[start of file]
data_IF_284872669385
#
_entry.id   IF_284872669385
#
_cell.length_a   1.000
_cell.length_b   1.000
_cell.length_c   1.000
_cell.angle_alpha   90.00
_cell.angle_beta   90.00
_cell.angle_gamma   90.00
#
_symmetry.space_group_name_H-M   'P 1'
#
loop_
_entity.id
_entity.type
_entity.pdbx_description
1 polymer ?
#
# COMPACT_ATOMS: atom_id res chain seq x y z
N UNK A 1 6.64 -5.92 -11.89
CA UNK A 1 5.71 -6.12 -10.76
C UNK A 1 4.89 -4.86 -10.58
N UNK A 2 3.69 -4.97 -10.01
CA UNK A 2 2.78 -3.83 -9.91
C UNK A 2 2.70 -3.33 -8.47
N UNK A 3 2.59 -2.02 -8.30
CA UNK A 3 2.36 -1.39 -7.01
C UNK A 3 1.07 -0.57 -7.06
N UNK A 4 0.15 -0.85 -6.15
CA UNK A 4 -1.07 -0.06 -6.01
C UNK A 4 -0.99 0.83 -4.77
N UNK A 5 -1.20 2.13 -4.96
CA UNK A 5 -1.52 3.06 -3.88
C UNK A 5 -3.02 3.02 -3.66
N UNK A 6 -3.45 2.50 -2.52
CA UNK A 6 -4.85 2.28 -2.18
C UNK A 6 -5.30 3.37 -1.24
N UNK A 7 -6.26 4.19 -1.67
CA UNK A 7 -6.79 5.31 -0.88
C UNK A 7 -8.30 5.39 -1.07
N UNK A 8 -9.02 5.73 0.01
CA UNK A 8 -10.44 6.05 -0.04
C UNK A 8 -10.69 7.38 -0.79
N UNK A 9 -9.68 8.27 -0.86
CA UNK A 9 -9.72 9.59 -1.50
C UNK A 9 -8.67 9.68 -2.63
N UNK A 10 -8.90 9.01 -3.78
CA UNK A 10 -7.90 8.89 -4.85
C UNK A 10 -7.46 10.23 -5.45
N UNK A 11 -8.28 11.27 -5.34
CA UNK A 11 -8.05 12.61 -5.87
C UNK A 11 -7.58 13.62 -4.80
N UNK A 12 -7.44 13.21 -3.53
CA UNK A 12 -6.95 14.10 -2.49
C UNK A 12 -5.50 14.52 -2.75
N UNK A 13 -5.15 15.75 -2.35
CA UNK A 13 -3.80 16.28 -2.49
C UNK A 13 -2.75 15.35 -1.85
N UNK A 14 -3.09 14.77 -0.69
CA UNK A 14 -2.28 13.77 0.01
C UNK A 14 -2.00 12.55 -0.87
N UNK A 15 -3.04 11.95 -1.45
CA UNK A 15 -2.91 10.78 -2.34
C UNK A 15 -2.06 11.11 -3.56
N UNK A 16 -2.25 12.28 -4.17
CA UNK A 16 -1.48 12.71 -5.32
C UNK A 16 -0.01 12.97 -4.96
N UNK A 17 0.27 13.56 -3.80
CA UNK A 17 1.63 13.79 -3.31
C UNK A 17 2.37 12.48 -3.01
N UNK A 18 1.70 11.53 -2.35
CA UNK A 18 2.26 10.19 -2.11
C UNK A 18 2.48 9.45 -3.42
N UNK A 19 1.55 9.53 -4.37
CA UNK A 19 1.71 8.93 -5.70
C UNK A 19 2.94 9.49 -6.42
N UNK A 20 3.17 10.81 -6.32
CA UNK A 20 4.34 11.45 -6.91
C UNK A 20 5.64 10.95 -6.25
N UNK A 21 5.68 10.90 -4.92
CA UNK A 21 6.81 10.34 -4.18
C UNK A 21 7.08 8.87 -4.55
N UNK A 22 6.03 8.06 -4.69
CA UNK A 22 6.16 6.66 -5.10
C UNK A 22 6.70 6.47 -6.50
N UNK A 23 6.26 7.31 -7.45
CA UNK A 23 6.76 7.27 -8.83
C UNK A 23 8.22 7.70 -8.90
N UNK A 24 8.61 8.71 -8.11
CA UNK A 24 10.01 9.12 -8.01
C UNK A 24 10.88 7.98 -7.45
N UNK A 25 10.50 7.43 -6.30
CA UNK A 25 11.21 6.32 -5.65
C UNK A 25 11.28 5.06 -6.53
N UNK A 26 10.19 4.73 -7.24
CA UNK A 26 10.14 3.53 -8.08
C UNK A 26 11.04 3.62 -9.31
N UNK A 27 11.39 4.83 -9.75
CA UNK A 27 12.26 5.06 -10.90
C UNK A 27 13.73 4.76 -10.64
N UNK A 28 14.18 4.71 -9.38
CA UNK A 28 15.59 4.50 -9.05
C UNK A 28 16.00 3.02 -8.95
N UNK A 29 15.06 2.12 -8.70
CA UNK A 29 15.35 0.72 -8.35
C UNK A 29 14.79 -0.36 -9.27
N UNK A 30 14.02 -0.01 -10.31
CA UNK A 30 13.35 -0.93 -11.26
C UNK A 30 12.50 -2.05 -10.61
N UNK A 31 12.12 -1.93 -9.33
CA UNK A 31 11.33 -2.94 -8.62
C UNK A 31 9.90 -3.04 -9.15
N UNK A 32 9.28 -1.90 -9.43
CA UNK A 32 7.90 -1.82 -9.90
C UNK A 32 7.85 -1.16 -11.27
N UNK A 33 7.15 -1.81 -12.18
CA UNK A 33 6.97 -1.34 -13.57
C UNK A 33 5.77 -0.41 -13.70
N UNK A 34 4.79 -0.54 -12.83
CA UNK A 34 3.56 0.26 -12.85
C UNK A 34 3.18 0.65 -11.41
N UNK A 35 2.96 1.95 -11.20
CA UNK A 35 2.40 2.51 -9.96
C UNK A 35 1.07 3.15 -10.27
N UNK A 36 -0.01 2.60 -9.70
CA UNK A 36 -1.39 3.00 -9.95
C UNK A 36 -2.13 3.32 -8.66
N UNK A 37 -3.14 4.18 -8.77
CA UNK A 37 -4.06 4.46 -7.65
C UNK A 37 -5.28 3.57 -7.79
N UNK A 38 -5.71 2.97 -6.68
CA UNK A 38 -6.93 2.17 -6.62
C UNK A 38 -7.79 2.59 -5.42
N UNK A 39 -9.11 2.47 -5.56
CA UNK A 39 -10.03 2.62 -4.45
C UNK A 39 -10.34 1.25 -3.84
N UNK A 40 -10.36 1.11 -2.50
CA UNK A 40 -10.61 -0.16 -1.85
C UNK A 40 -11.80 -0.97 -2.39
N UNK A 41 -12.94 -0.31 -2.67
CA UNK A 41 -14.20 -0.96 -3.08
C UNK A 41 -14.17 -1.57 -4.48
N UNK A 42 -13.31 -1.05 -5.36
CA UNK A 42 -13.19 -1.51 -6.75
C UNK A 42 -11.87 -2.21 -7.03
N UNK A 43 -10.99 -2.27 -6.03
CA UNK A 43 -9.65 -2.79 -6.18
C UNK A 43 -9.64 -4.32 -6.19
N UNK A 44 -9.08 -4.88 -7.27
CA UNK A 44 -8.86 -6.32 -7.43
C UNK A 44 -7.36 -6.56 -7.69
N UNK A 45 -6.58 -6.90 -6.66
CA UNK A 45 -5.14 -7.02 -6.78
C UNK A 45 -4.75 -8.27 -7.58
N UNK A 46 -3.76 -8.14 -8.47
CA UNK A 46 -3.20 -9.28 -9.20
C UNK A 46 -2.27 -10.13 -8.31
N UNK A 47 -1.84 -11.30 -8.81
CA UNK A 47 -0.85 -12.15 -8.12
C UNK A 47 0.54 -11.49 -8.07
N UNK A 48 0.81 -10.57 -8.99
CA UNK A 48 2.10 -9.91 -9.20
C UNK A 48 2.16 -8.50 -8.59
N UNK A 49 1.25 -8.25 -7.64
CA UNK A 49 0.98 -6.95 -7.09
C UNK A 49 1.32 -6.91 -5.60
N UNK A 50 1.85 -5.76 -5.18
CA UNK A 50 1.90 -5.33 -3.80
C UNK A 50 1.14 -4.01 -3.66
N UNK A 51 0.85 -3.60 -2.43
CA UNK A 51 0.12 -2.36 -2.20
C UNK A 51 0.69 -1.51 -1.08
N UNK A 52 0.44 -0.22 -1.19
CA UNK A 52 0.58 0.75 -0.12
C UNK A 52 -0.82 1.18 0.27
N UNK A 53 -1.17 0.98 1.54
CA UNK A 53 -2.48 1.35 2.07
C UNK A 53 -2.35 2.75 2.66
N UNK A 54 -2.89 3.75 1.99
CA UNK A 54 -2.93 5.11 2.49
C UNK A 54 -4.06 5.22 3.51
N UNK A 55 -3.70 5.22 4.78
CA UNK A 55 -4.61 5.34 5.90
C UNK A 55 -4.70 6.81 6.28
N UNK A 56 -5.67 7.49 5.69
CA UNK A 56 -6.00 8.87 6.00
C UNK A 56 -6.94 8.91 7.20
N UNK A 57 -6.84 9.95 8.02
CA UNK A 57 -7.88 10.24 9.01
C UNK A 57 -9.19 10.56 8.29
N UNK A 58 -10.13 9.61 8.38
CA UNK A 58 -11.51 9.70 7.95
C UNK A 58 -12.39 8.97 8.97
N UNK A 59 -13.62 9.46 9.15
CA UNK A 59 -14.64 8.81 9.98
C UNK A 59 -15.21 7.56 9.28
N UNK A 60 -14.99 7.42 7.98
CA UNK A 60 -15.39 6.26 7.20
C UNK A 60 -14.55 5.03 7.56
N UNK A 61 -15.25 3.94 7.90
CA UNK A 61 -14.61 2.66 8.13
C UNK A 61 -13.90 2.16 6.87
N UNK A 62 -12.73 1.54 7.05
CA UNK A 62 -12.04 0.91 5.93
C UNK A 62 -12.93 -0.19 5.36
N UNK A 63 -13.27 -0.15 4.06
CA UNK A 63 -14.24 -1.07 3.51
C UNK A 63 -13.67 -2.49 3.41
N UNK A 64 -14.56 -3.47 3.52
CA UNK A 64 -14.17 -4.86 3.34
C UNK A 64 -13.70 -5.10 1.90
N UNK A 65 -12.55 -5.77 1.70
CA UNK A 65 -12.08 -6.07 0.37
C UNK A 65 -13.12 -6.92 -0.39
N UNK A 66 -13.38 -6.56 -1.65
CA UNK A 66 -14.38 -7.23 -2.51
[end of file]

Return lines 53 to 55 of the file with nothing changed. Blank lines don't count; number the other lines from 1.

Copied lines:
C UNK A 11 -7.58 13.62 -4.80
N UNK A 12 -7.44 13.21 -3.53
CA UNK A 12 -6.95 14.10 -2.49